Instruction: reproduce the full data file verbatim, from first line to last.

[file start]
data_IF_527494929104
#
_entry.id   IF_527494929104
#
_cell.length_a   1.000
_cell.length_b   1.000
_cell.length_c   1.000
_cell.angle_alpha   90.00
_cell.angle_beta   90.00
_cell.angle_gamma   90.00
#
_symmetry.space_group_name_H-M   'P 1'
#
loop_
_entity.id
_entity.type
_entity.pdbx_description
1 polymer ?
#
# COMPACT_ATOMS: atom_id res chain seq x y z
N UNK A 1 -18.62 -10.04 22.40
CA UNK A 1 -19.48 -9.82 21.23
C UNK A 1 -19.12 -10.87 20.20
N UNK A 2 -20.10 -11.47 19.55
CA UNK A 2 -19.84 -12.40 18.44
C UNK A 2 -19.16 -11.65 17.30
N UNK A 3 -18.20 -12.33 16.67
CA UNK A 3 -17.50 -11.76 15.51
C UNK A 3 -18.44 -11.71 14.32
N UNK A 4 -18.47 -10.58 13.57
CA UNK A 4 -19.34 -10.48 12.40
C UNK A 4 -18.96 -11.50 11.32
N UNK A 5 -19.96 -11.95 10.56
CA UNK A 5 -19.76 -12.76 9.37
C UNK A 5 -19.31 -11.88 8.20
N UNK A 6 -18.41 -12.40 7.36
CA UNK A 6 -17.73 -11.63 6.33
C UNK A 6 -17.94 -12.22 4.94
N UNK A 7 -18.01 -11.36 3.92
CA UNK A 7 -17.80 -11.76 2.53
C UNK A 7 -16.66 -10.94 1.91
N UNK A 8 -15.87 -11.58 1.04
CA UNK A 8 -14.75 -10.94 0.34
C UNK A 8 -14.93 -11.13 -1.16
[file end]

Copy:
data_IF_527494929104
#
_entry.id   IF_527494929104
#
_cell.length_a   1.000
_cell.length_b   1.000
_cell.length_c   1.000
_cell.angle_alpha   90.00
_cell.angle_beta   90.00
_cell.angle_gamma   90.00
#
_symmetry.space_group_name_H-M   'P 1'
#
loop_
_entity.id
_entity.type
_entity.pdbx_description
1 polymer ?
#
# COMPACT_ATOMS: atom_id res chain seq x y z
N UNK A 1 -18.62 -10.04 22.40
CA UNK A 1 -19.48 -9.82 21.23
C UNK A 1 -19.12 -10.87 20.20
N UNK A 2 -20.10 -11.47 19.55
CA UNK A 2 -19.84 -12.40 18.44
C UNK A 2 -19.16 -11.65 17.30
N UNK A 3 -18.20 -12.33 16.67
CA UNK A 3 -17.50 -11.76 15.51
C UNK A 3 -18.44 -11.71 14.32
N UNK A 4 -18.47 -10.58 13.57
CA UNK A 4 -19.34 -10.48 12.40
C UNK A 4 -18.96 -11.50 11.32
N UNK A 5 -19.96 -11.95 10.56
CA UNK A 5 -19.76 -12.76 9.37
C UNK A 5 -19.31 -11.88 8.20
N UNK A 6 -18.41 -12.40 7.36
CA UNK A 6 -17.73 -11.63 6.33
C UNK A 6 -17.94 -12.22 4.94
N UNK A 7 -18.01 -11.36 3.92
CA UNK A 7 -17.80 -11.76 2.53
C UNK A 7 -16.66 -10.94 1.91
N UNK A 8 -15.87 -11.58 1.04
CA UNK A 8 -14.75 -10.94 0.34
C UNK A 8 -14.93 -11.13 -1.16